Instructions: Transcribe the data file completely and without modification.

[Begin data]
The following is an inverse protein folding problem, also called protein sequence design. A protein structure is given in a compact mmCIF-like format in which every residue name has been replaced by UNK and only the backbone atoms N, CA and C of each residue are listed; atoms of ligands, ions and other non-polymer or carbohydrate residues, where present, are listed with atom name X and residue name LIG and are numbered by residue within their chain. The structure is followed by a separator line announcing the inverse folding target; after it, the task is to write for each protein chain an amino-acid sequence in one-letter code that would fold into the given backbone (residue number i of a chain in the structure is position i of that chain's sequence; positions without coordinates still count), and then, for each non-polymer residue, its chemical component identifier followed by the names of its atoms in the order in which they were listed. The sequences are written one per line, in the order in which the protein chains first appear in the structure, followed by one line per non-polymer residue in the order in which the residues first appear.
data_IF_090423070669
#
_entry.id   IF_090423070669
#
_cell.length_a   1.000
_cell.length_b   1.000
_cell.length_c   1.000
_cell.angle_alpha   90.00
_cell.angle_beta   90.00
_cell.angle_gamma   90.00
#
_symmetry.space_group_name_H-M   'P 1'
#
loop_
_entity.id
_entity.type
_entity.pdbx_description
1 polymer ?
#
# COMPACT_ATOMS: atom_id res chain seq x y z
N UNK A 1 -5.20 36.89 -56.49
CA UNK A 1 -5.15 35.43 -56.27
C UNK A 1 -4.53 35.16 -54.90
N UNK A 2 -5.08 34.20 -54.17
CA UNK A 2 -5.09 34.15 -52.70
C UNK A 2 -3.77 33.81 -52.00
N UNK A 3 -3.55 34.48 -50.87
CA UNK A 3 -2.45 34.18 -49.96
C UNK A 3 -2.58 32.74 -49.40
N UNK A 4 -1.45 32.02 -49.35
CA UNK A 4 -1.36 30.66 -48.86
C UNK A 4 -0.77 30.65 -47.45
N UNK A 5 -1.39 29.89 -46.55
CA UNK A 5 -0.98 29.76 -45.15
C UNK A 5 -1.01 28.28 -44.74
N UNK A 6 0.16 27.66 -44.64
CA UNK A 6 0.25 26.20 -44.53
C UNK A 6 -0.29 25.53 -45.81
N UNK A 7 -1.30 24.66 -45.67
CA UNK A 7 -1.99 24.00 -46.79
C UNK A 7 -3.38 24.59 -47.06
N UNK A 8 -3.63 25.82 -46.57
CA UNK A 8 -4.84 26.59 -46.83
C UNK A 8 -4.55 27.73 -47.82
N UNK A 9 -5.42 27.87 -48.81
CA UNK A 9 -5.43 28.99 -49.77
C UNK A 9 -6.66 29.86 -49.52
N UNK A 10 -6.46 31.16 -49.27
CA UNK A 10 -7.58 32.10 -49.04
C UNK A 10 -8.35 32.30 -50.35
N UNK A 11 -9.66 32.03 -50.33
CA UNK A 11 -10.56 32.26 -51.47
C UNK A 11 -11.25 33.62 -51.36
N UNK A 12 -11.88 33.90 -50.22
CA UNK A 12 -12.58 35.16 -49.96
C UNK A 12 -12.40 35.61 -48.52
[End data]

The following is an inverse protein folding problem, also called protein sequence design. A protein structure is given in a compact mmCIF-like format in which every residue name has been replaced by UNK and only the backbone atoms N, CA and C of each residue are listed; atoms of ligands, ions and other non-polymer or carbohydrate residues, where present, are listed with atom name X and residue name LIG and are numbered by residue within their chain. The structure is followed by a separator line announcing the inverse folding target; after it, the task is to write for each protein chain an amino-acid sequence in one-letter code that would fold into the given backbone (residue number i of a chain in the structure is position i of that chain's sequence; positions without coordinates still count), and then, for each non-polymer residue, its chemical component identifier followed by the names of its atoms in the order in which they were listed. The sequences are written one per line, in the order in which the protein chains first appear in the structure, followed by one line per non-polymer residue in the order in which the residues first appear.
data_IF_090423070669
#
_entry.id   IF_090423070669
#
_cell.length_a   1.000
_cell.length_b   1.000
_cell.length_c   1.000
_cell.angle_alpha   90.00
_cell.angle_beta   90.00
_cell.angle_gamma   90.00
#
_symmetry.space_group_name_H-M   'P 1'
#
loop_
_entity.id
_entity.type
_entity.pdbx_description
1 polymer ?
#
# COMPACT_ATOMS: atom_id res chain seq x y z
N UNK A 1 -5.20 36.89 -56.49
CA UNK A 1 -5.15 35.43 -56.27
C UNK A 1 -4.53 35.16 -54.90
N UNK A 2 -5.08 34.20 -54.17
CA UNK A 2 -5.09 34.15 -52.70
C UNK A 2 -3.77 33.81 -52.00
N UNK A 3 -3.55 34.48 -50.87
CA UNK A 3 -2.45 34.18 -49.96
C UNK A 3 -2.58 32.74 -49.40
N UNK A 4 -1.45 32.02 -49.35
CA UNK A 4 -1.36 30.66 -48.86
C UNK A 4 -0.77 30.65 -47.45
N UNK A 5 -1.39 29.89 -46.55
CA UNK A 5 -0.98 29.76 -45.15
C UNK A 5 -1.01 28.28 -44.74
N UNK A 6 0.16 27.66 -44.64
CA UNK A 6 0.25 26.20 -44.53
C UNK A 6 -0.29 25.53 -45.81
N UNK A 7 -1.30 24.66 -45.67
CA UNK A 7 -1.99 24.00 -46.79
C UNK A 7 -3.38 24.59 -47.06
N UNK A 8 -3.63 25.82 -46.57
CA UNK A 8 -4.84 26.59 -46.83
C UNK A 8 -4.55 27.73 -47.82
N UNK A 9 -5.42 27.87 -48.81
CA UNK A 9 -5.43 28.99 -49.77
C UNK A 9 -6.66 29.86 -49.52
N UNK A 10 -6.46 31.16 -49.27
CA UNK A 10 -7.58 32.10 -49.04
C UNK A 10 -8.35 32.30 -50.35
N UNK A 11 -9.66 32.03 -50.33
CA UNK A 11 -10.56 32.26 -51.47
C UNK A 11 -11.25 33.62 -51.36
N UNK A 12 -11.88 33.90 -50.22
CA UNK A 12 -12.58 35.16 -49.96
C UNK A 12 -12.40 35.61 -48.52